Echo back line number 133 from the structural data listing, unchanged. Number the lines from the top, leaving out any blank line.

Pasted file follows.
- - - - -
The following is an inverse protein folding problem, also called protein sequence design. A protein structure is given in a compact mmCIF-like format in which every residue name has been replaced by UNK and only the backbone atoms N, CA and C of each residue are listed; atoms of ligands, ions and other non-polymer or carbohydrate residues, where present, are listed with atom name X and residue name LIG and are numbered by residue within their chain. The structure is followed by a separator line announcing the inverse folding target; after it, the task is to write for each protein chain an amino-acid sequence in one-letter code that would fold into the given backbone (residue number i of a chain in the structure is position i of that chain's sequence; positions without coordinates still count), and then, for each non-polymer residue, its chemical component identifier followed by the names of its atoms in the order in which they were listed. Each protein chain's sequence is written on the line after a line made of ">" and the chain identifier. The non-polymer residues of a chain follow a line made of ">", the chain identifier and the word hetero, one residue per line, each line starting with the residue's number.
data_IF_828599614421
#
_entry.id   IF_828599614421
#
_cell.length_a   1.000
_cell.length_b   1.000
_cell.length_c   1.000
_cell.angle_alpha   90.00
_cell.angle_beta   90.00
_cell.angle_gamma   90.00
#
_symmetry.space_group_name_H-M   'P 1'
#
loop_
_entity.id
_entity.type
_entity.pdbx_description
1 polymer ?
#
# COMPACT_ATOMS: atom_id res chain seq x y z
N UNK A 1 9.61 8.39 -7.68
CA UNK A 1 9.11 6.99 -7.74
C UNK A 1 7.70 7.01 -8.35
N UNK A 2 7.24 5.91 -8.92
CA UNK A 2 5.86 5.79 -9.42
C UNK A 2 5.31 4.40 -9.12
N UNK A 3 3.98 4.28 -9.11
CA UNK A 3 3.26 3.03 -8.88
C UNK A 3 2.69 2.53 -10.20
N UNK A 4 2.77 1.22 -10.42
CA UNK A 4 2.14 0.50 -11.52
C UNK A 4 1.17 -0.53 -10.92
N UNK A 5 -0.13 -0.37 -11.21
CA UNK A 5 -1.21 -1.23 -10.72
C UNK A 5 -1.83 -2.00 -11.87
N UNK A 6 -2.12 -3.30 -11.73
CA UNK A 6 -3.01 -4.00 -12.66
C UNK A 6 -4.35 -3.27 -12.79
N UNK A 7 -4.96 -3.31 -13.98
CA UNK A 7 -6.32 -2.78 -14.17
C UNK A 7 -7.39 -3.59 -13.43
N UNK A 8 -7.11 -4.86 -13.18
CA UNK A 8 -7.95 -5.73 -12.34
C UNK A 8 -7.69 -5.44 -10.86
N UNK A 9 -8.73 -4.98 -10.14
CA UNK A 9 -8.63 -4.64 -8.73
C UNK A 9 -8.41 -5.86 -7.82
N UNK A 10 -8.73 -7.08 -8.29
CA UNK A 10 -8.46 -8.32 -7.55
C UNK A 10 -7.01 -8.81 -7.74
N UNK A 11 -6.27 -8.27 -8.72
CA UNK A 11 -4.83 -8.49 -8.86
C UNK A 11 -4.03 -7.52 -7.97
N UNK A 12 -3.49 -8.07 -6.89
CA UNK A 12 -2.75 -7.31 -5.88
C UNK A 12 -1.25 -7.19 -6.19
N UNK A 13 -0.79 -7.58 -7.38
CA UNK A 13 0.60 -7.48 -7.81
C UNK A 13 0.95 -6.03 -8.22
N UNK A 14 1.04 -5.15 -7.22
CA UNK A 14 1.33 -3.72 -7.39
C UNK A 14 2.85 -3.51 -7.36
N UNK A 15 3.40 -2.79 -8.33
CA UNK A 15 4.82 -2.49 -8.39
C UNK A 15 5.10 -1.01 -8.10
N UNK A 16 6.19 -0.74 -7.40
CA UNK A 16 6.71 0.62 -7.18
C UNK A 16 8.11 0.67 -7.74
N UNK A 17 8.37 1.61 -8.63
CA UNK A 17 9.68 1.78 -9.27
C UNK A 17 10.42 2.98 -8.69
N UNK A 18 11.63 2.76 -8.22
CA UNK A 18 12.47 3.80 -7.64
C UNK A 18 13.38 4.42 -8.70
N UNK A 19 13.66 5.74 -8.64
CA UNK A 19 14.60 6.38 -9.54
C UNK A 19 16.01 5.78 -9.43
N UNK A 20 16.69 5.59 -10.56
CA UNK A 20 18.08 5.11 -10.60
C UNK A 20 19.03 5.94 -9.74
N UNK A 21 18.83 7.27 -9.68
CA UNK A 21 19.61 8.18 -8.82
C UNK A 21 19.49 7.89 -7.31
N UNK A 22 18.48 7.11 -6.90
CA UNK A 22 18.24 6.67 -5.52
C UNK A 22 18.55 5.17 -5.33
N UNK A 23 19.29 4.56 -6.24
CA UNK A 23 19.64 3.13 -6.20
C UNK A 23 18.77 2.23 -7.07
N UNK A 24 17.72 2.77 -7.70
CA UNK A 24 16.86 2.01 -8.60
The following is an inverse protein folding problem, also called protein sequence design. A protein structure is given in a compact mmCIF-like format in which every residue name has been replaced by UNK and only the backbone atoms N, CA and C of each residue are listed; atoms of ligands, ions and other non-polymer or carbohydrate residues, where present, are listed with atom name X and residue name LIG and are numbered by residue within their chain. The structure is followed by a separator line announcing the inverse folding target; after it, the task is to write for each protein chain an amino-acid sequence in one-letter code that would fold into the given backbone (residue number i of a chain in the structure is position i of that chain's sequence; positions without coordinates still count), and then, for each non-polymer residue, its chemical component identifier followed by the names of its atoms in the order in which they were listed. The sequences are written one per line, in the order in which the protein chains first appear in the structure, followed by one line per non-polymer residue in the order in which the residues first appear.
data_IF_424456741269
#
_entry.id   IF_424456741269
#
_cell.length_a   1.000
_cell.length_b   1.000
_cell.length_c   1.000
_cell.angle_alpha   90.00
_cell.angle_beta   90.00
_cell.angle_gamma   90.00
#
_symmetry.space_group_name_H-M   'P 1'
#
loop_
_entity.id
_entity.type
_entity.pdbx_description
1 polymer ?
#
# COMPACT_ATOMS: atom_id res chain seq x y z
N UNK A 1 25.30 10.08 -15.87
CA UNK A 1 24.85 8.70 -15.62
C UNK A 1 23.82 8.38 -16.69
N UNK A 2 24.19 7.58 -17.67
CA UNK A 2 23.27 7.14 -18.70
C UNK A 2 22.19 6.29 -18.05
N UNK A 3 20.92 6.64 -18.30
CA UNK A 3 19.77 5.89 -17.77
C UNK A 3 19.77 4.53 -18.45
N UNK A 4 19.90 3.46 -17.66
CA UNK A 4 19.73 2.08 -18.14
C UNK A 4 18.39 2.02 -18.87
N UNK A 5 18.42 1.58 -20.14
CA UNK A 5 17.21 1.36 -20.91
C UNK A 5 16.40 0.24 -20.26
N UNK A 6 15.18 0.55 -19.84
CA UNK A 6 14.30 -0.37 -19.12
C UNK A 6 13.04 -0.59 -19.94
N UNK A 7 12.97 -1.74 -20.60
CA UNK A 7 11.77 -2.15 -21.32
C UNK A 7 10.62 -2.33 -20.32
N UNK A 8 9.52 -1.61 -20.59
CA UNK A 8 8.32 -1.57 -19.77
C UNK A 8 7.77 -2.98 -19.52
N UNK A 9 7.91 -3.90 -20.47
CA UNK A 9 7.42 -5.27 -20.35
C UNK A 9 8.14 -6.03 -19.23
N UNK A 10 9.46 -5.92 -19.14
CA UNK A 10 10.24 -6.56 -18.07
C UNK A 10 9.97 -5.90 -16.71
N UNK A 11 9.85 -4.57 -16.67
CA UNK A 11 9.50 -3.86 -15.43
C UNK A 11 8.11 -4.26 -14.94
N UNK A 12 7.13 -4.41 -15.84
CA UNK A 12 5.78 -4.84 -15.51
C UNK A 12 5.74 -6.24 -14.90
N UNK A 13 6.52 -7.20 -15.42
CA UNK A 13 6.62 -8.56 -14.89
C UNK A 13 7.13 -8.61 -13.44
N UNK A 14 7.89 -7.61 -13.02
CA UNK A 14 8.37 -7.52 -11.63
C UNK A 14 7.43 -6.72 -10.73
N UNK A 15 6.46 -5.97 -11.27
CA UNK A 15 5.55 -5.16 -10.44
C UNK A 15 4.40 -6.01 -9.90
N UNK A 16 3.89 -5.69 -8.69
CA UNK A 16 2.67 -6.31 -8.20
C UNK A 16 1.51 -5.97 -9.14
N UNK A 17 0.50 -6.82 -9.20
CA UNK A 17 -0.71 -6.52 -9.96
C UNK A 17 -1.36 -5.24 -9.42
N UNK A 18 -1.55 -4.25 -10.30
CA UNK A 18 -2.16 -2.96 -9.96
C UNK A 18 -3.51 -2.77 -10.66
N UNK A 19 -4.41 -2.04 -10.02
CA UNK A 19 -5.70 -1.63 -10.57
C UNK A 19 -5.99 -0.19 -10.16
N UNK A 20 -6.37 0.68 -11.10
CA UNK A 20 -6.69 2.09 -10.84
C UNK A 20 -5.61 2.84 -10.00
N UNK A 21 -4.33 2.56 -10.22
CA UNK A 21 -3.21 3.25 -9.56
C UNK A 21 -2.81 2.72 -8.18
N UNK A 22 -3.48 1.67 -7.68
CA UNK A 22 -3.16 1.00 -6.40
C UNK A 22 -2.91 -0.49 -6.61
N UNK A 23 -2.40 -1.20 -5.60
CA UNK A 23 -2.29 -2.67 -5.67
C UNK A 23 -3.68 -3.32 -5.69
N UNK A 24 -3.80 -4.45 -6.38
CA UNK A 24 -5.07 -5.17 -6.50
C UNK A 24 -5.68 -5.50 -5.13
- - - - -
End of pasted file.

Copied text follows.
CA UNK A 7 11.77 -2.15 -21.32